DC Metro v. New York Subway

Ahadu Kebede, Staff Writer

A few weeks ago I got the opportunity to try out Washington DC’s metro system. As an avid advocate for public transport, I want to use this article to compare it to the most popular metro system in the country, New York City’s subway system, to see which areas each metro does better.


In both cities, you have to pay before you get on the system itself. However, both cities go about collecting fares in a completely different ways. New York charges a flat fee of $2.75 to enter the system. While DC utilizes a confusing tap-in-tap-out system that not only charges by distance but also whether or not you ride during peak hours or not.

New York’s primary method of payment is the MetroCard, a swipe card used at turnstiles to enter the system. While DC uses SmarTrip cards, a contactless payment system that allows for quicker entry and exit of the system.

I say exit because you actually have to tap your SmarTrip card as you leave the station to finalize your payment. Metro rides are paid by distance, not by entry, if you forget to tap out you risk incurring an extra charge.

I undeniably prefer contactless payments, as it allows for quicker entry into the system, and avoids the problem of swiping your MetroCard too fast or too slow and having to try again.

However, with New York introducing OMNY contactless payment, it’s clear who the winner is here. OMNY allows for the same benefits of the SmarTrip card, but better. Since OMNY uses your phone, you don’t have to worry about forgetting your payment card at home, a simple tap with Apple or Google Pay will do the job. And while there is a mobile payment option for the metro, it requires you to still buy a card, and doesn’t that kinda defeat the whole point?


DC takes this one, I mean look at this: 

Image courtesy of @ahadu.takes.photos


Image courtesy of @ahadu.takes.photos

Service and Reliability

This one was difficult, each system has its own positives and negatives. However, I think New York just barely wins this one. Let me explain:

The New York subway definitely has its problems, but it can’t be denied that if you need to get somewhere, the subway will get you there. With 24/7 service, the city is open at all times.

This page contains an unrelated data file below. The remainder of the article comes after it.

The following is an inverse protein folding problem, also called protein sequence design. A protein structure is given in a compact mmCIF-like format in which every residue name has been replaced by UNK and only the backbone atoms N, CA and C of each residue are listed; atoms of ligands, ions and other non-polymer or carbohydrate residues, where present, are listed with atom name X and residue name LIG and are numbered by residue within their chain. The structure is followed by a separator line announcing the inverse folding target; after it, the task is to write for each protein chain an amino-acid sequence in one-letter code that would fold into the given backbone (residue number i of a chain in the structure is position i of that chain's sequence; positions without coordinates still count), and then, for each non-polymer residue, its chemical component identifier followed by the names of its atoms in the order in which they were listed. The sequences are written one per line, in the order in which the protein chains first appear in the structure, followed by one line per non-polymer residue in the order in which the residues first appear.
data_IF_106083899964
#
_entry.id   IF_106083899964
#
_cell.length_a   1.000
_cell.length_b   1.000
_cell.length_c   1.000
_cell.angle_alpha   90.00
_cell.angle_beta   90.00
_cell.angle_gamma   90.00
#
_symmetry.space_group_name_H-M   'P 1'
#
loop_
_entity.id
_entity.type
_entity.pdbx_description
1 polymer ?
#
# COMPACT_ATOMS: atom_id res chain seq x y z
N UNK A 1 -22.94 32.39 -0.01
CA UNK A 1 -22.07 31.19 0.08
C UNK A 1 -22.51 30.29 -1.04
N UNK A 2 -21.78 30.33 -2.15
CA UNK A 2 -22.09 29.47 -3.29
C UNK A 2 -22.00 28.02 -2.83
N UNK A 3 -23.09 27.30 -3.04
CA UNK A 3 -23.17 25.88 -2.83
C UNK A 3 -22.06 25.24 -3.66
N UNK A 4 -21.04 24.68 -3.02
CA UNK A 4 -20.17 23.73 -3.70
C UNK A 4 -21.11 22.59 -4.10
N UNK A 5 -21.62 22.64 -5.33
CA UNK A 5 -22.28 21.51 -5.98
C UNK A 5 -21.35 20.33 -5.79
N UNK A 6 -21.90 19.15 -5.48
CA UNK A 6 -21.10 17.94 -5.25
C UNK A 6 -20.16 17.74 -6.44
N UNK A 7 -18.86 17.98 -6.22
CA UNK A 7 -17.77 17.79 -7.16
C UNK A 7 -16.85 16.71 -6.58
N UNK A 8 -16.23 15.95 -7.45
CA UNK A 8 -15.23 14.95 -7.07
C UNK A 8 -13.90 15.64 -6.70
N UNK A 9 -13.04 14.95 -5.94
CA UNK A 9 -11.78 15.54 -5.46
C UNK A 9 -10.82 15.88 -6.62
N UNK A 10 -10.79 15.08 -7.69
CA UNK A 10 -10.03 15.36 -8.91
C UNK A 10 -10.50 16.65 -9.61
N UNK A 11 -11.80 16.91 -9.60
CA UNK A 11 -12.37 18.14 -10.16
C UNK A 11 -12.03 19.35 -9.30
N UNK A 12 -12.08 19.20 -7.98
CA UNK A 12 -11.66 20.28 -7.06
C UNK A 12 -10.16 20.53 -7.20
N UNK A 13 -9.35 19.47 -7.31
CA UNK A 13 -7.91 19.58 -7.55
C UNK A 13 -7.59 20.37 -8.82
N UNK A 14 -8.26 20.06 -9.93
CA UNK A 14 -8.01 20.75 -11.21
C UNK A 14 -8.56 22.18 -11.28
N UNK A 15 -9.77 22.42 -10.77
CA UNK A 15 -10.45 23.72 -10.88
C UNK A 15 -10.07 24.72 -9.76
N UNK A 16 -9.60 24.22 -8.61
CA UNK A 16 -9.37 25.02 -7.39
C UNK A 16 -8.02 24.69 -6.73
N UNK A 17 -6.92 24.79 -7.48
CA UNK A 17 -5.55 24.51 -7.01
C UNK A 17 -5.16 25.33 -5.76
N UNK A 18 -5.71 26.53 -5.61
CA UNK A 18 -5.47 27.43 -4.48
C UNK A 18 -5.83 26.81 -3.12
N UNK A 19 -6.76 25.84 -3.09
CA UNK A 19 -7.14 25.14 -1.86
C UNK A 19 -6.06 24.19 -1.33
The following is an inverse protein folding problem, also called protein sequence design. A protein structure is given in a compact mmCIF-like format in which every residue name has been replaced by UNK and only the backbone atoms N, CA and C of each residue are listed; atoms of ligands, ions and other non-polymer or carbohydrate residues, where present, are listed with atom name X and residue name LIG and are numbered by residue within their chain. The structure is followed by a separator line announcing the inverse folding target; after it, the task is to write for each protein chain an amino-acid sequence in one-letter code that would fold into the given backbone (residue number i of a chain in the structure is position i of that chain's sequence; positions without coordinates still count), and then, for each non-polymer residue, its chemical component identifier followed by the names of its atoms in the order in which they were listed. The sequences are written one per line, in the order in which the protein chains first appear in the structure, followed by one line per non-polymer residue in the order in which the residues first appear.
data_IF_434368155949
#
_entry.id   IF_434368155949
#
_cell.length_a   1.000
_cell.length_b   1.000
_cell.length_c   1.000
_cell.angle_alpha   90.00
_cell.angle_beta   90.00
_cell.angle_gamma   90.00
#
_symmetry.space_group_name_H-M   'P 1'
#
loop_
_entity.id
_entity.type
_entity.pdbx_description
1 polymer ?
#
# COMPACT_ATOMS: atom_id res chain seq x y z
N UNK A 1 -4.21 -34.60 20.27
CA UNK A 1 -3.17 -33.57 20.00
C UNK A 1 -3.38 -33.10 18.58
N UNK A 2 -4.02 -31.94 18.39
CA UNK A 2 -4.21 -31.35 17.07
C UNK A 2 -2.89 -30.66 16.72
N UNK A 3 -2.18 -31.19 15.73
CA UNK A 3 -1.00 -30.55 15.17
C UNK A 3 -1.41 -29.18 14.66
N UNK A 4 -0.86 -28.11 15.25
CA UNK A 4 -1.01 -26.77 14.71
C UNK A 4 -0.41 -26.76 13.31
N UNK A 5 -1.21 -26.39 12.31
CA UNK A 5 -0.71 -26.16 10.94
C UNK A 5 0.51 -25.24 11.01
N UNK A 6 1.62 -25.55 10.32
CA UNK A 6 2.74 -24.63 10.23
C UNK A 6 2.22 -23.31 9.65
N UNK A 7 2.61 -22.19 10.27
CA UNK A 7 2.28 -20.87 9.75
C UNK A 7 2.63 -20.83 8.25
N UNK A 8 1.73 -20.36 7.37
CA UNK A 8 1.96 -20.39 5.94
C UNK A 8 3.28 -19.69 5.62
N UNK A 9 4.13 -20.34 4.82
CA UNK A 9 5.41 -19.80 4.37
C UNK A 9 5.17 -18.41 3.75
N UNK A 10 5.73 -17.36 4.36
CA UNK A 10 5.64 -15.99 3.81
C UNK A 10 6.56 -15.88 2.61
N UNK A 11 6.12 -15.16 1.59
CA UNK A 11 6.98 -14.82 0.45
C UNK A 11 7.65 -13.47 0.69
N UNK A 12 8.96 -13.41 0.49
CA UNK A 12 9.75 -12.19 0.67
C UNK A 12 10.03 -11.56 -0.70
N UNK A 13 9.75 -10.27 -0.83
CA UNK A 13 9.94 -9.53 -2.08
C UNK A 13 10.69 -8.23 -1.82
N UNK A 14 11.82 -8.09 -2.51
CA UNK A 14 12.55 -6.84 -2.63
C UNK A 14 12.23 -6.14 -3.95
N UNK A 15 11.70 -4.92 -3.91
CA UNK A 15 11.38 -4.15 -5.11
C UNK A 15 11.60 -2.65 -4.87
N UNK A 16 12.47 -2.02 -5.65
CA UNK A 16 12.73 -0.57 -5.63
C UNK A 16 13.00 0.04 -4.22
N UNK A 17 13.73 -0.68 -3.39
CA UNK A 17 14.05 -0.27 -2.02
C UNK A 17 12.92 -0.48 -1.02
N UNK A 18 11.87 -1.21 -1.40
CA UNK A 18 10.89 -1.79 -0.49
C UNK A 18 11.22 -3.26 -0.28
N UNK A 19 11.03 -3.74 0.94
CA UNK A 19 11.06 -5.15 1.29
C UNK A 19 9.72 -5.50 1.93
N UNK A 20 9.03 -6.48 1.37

DC Metro, on the other hand, runs from 5 a.m. to midnight Monday through Friday, which is a far cry from the 24/7 service of New York. However, what they lack in 24/7 service they make up for in consistency and reliability. I’ve had trains in New York skip my stop, be delayed by 10+ minutes, and have been forced to take alternate routes due to unexpected train construction.

While riding the Metro, however, I only encountered one train delay, which slowed me down by a maximum of two minutes, and I’ve never had a train completely miss my stop.

I almost considered giving DC the win on this one, had it not been for the entire Yellow line being out of service during my trip. And in all fairness, most stops on the Yellow Line are also served with the blue line, but I guess anyone needing service from Eisenhower Ave or Huntington is out of luck. Say what you want about New York, but an entire train line being canceled is unheard of, even for the MTA. Even when repairs needed to be done on the L train after Hurricane Sandy, only the Manhattan portion of the line was shut down. 

Future Expansion

As time passes, new areas develop, and as such new train stations are needed to serve a growing population. As such, the ability to expand and adapt a rail network to a city’s needs is vital to any rail network. And DC wins so easily here that I don’t even feel like going into detail.

During my visit, I found signage all throughout the system advertising an expansion to the Metros silver line, serving five new suburbs of Maryland. And while New York does have the Interborough Express, one only needs to look at the Second Avenue Subway to know that isn’t coming to fruition anytime soon.